Historic Train Wooden Caboose Period Replication Snohomish WA Part One

Historic Train Wooden Caboose Period Replication Snohomish WA Part One

This awesome project came to me from a man who was looking for a craftsman who could help with his life long dream of restoring a train car caboose. More specifically, a Northern Pacific Railway caboose. I had no idea what to expect when I got the call, and really had my doubts about what I would find. I was pleasantly surprised when I found a train car perfectly set up on rails, a road bed, and a cover to preserve this beautiful piece of history! The guy was serious for sure, and it didn’t take long for me to want to get involved. I realized I’d be a good fit for this project. Not to mention it is no more than 5 minus from my shop, an added bonus!

I first started with having to build a platform to work from, and also set about assessing the damage so I could get an idea of what kind of structural repairs would be needed. A lot apparently. So, with a project like this, its all about documentation and I mean everything! Thats because it’s an involved project that will take awhile. Without documentation it could become almost impossible to replicate if I didn’t have any reference. As with any structure, I needed to start at the bottom and work my way up. So the first order of business was to replace the structural side beam.

As you can see in the photos above removing the original beam revealed all the through rods. They have threaded ends with nuts and bolts that were designed into the structure. Also, notice the mortice and tenon work on every joint. I needed to replicate each joint so the fit would be perfect. After supporting the structure from underneath, I made some out riggers from the caboose so I could easily layout and work the new beam to fit. First though, I needed to rip down the stock to size, and there is no better way to do that then with my antique Rockler 12″ saw!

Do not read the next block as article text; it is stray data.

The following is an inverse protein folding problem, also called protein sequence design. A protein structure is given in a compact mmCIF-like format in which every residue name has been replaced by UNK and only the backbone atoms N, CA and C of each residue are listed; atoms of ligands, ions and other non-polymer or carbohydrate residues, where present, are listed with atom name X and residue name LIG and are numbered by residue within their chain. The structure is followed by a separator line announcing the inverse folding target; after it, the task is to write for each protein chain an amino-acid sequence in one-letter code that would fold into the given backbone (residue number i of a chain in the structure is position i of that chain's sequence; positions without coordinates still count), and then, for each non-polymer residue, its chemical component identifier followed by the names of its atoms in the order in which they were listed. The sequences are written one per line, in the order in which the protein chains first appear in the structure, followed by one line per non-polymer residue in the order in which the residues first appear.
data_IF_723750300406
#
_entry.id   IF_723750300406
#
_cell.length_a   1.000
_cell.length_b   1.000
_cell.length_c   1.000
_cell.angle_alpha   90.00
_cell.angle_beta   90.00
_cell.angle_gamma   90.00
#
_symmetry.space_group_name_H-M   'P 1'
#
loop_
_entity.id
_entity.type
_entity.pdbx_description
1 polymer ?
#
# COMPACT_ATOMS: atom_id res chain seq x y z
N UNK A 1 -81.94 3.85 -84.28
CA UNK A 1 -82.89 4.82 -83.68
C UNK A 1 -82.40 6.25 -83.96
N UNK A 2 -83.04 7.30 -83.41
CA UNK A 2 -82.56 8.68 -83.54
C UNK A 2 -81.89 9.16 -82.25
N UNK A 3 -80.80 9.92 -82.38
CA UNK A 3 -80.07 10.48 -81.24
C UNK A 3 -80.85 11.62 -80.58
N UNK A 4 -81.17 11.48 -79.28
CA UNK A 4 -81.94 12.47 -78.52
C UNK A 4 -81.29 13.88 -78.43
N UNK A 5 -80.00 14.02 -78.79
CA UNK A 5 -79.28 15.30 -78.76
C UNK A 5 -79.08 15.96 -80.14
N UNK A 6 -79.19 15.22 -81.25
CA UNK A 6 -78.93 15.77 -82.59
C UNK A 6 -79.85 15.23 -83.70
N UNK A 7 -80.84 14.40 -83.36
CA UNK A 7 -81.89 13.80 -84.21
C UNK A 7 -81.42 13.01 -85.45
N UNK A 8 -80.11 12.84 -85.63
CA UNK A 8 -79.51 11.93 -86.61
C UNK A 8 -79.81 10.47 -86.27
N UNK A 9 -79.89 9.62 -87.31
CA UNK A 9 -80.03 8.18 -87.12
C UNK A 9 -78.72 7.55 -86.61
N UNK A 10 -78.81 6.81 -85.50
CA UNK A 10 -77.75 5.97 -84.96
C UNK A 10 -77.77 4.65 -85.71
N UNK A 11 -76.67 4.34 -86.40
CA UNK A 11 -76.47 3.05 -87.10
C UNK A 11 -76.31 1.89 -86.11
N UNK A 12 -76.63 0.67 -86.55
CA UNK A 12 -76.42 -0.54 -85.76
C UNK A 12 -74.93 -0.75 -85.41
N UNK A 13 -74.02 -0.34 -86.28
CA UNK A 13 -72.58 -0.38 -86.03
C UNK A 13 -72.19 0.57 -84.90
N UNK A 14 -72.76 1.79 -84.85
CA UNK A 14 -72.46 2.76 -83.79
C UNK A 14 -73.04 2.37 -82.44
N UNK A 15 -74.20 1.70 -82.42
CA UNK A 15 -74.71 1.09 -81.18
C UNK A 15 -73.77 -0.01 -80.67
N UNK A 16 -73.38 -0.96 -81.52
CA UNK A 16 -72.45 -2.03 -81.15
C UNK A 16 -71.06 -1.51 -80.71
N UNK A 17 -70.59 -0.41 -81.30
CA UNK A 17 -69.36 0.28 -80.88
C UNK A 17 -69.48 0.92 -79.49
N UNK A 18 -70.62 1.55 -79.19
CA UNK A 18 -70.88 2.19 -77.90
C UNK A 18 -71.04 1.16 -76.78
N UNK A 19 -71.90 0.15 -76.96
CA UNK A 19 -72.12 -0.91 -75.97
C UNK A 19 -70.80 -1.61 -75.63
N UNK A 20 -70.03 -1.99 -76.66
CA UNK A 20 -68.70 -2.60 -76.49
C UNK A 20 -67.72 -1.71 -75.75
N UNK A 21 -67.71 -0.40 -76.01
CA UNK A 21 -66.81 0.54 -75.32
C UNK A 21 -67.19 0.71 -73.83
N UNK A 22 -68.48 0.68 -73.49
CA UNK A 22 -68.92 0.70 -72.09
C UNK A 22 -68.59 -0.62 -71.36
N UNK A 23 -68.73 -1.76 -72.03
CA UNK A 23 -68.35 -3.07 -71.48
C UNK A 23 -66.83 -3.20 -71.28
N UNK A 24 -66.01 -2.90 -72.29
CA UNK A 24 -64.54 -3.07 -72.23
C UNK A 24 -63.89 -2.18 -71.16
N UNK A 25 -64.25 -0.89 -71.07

Once all the joints were made and all the holes drilled for the rods it was time to fit. Of course we made a plan to remove and refurbish the rods, but the trick was to have a plan for reinstalling the rods as we were rebuilding the structure. You can see from the photos above that I had to cut and fit the corner from the intersecting beam. It was completely decayed, so I choose to use a lap joint with glue. With everything morticed and tenon, with through rods and bolts, it was a really solid fix. Once everything was put together I washed everything with copper coat treatment.

Once the undercarriage structure was done, I started with all the studs and sway braces. The framing studs and blocking had to be made to existing size so I was working with larger material that I had to rip down to fit. I pretty much built it exactly as what you see in the original cavity.

Interestingly in the photos above you’ll see the top beam being built to fit. It’s beveled on top and dadoed out to receive the rafter ribs very 2 feet or so. It had to be precise. To cut the depth I simply used the wedge of off fall from ripping the top bevel, and tacked that secure to make a nice 90 degree flat space to seat the skillsaw. Then it was simply cutting out the space and cleaning it up. Moving up, its all about the cupola.

As you can see, the cupola needed to be disassembled, all the rods and corner bolts taken out, and the window removed. You can see form the one picture that the decay had come through the wall where the bolt was. That seemed to be the case everywhere. I guess metal holds moisture ie due point more than anything, or perhaps all the holes are great cavities for moisture to sit in. In any case, I supported the structure and carefully removed the decay from the existing beams, and manufactured new beams to fit. Everything got glued, screwed and bolted together. I even had to assemble the exterior wall with the rods pre inserted so everything could go together properly. One step before the other!

We are just getting started, so there will be a few blog posts later down the line. Thanks for sharing and see you on the next post! As always give me a call if you need a Craftsman for you’re period replication project.

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